WASHINGTON, D.C., October 8, 2020 – Just weeks before the 2020 presidential election, the International Committee on Nigeria (ICON) released the results of a new survey today, finding the overwhelming majority of voters in North Carolina are aware of persecution in Nigeria, including mass killings of women and children, and more likely to vote to re-elect President Donald Trump if he sends a special envoy to address the issue.
The statewide survey, by Mitchell Research & Communications, Inc., was conducted throughout the Battleground state of North Carolina from September 22-25, 2020 on behalf of ICON. It was conducted online among a cross section of 600 adults age 18 and over. In the survey, 45.2% of respondents were voting for Donald Trump, 44.5% for Joe Biden, and 6% were undecided.
Some key findings:
- Sixty percent of the voters are aware of persecution of Christians in Nigeria with at least some detail (31%) or all details (21%)
- There are no differences depending on presidential choice.
- There is strong support (up to 68% of all voters) to take action against the persecution of Christians in Nigeria.
- Sixty-one percent of respondents were more likely to vote for President Trump if he were to send a U.S. special envoy to Nigeria and the Lake Chad region.
- Trump voters 34% “much more likely” and 44% “little more likely”
- Biden voters 15% “much more likely” and 30% “little more likely”
- Undecided voters 17% “much more likely” and 31% “little more likely”
“This survey confirms that defending religious freedom here and abroad is a key issue for voters in the battleground of North Carolina, important enough to influence their vote in what many are considering the most significant presidential election in American history,” said Kyle Abts, co-founder of ICON. “I strongly urge the Administration to take note and take action before things in Nigeria get any worse.”
“Given the gravity of what’s happening in Nigeria – with innocent men, women, and children being systematically slaughtered by the hundreds, sometimes on a daily basis, simply for choosing to follow Jesus – I am not surprised there is overwhelming support for U.S. action,” said Stephen Enada, co-founder of ICON. “We need to send a special envoy now to stop the violence.”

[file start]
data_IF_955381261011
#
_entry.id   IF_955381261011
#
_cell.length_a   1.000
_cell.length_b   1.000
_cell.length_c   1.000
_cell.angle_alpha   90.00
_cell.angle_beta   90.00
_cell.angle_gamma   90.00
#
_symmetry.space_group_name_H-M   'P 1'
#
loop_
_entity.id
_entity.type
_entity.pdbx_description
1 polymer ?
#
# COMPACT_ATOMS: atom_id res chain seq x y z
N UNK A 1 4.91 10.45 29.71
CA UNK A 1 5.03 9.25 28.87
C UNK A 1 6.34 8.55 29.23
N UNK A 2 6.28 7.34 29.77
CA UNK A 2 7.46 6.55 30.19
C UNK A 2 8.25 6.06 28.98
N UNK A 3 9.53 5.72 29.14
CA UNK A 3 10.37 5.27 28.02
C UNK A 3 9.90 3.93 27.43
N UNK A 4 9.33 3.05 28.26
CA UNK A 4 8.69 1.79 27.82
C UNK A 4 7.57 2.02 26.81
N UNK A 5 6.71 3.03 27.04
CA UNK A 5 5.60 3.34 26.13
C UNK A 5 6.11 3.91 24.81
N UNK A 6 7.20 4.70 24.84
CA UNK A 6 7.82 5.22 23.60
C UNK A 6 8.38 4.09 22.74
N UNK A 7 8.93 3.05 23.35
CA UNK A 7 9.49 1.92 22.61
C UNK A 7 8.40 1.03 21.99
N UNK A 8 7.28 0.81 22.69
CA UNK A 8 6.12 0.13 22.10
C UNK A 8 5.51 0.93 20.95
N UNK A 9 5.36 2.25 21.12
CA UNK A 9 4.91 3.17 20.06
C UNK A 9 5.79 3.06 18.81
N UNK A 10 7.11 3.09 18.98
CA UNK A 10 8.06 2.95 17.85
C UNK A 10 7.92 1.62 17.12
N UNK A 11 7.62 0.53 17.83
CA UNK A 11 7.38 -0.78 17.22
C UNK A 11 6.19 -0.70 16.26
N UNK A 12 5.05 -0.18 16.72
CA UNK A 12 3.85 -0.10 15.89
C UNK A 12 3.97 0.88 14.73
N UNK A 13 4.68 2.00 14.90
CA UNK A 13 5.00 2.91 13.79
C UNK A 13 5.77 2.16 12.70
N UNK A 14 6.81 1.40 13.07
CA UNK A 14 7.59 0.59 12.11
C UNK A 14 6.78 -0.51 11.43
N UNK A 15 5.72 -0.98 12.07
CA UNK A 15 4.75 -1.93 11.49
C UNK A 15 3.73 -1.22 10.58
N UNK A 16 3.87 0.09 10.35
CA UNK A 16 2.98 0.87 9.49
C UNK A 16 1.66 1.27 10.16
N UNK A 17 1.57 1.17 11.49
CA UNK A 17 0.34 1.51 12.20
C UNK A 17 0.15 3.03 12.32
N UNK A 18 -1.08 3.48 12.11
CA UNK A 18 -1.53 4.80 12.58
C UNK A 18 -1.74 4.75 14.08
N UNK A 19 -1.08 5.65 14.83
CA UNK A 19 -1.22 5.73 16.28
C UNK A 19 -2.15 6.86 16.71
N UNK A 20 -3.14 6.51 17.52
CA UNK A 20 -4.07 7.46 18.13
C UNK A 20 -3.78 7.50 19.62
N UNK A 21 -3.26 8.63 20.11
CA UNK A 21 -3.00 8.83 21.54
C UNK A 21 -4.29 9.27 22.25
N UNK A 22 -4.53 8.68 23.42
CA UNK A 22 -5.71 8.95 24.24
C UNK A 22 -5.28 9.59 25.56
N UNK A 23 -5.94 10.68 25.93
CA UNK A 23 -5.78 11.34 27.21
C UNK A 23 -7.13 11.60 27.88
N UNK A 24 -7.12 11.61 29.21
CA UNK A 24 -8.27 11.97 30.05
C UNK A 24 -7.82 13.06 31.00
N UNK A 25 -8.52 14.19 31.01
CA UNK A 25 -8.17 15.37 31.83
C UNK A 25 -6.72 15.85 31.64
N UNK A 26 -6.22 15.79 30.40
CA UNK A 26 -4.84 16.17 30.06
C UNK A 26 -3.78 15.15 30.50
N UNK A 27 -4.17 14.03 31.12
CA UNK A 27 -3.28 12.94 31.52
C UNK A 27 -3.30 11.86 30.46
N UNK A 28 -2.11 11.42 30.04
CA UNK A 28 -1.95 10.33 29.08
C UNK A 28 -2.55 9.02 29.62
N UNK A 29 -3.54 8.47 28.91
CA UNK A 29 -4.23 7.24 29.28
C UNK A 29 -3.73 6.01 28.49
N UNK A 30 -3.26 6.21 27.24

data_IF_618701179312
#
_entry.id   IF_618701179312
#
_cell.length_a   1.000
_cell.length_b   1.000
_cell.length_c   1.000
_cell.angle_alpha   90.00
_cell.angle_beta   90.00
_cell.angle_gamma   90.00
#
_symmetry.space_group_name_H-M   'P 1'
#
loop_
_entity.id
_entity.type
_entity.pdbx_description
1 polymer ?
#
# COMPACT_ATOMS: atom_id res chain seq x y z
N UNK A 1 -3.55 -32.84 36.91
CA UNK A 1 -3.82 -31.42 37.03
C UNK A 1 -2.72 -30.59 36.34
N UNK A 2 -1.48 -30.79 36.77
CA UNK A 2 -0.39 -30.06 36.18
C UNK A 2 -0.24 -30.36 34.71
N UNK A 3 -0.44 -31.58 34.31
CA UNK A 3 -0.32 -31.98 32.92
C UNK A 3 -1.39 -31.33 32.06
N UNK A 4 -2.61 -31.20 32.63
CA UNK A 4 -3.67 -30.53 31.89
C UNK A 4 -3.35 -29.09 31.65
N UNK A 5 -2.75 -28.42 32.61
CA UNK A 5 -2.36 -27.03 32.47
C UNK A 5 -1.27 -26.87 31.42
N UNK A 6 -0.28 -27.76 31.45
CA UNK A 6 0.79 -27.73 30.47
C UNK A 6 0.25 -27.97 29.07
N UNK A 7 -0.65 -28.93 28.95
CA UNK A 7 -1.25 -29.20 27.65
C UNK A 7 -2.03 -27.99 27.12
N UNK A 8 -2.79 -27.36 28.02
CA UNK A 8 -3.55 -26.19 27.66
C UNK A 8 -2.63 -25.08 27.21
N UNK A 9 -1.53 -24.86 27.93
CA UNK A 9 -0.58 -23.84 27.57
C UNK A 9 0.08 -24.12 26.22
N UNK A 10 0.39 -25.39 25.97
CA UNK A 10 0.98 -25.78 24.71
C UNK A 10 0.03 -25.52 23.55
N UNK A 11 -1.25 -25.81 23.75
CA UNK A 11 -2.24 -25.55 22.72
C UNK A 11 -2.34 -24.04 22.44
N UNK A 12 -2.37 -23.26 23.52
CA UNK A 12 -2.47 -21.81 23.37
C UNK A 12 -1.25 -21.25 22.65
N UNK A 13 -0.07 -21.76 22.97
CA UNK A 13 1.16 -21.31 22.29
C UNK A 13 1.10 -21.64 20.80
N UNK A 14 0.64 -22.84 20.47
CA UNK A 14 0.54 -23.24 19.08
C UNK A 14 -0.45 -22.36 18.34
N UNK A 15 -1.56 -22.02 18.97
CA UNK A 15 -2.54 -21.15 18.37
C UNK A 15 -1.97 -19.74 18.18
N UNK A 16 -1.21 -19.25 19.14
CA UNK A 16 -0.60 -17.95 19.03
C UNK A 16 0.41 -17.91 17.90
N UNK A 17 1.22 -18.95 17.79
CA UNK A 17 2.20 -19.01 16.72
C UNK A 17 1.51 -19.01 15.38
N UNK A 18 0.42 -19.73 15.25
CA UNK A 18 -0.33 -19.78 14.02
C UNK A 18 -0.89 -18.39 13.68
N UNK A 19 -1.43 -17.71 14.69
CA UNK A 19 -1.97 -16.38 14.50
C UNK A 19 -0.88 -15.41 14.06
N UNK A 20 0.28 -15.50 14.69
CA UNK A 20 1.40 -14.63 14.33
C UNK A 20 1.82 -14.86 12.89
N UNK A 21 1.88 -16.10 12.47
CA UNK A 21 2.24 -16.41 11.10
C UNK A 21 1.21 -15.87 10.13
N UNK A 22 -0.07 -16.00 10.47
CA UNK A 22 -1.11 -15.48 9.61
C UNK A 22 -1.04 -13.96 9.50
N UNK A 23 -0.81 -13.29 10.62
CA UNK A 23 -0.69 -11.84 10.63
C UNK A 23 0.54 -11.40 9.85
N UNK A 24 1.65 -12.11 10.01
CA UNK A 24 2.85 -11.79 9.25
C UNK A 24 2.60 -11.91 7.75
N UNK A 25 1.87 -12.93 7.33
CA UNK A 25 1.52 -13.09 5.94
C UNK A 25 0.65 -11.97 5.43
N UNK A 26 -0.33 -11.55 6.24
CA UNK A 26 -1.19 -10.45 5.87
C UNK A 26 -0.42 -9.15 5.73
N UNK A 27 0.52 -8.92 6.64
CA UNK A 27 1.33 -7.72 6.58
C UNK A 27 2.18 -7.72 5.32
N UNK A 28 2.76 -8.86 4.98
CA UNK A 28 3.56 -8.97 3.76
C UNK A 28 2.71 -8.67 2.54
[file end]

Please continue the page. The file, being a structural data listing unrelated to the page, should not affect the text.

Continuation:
In December, the U.S. Commission on International Religious Freedom recommended designating Nigeria a Country of Particular Concern, effectively calling out the government for tolerating human rights and religious freedom violations, sending a strong signal that our government will not stand for these abuses. ICON and others close to the issue, including members of Congress and advocacy groups, say there is more to be done. Specifically, they’re asking President Trump and Secretary of State Mike Pompeo to appoint a special envoy to Nigeria and the Lake Chad region.
A special envoy is a senior official appointed by the U.S. Department of State to deal with a specific set of issues. In this case, the specific charge would be to oversee discussions with the Nigerian government to restore peace to the country. With the full backing of the U.S. government, the special envoy would have the power to hold perpetrators of religious violence and other crimes accountable.
“Nearly 100,000 Nigerians have been brutally killed since 2000 as their own government has turned a blind eye,” Enada continued. “We cannot allow this to continue. Without intervention, I am confident Nigeria is headed down a road similar to Yugoslavia, Rwanda, Darfur, and Myanmar. This is one of the most consequential issues we face. It’s critical that we act now.”
The survey’s margin of error is ±4 percentage points for 600 adults at the 95% confidence level.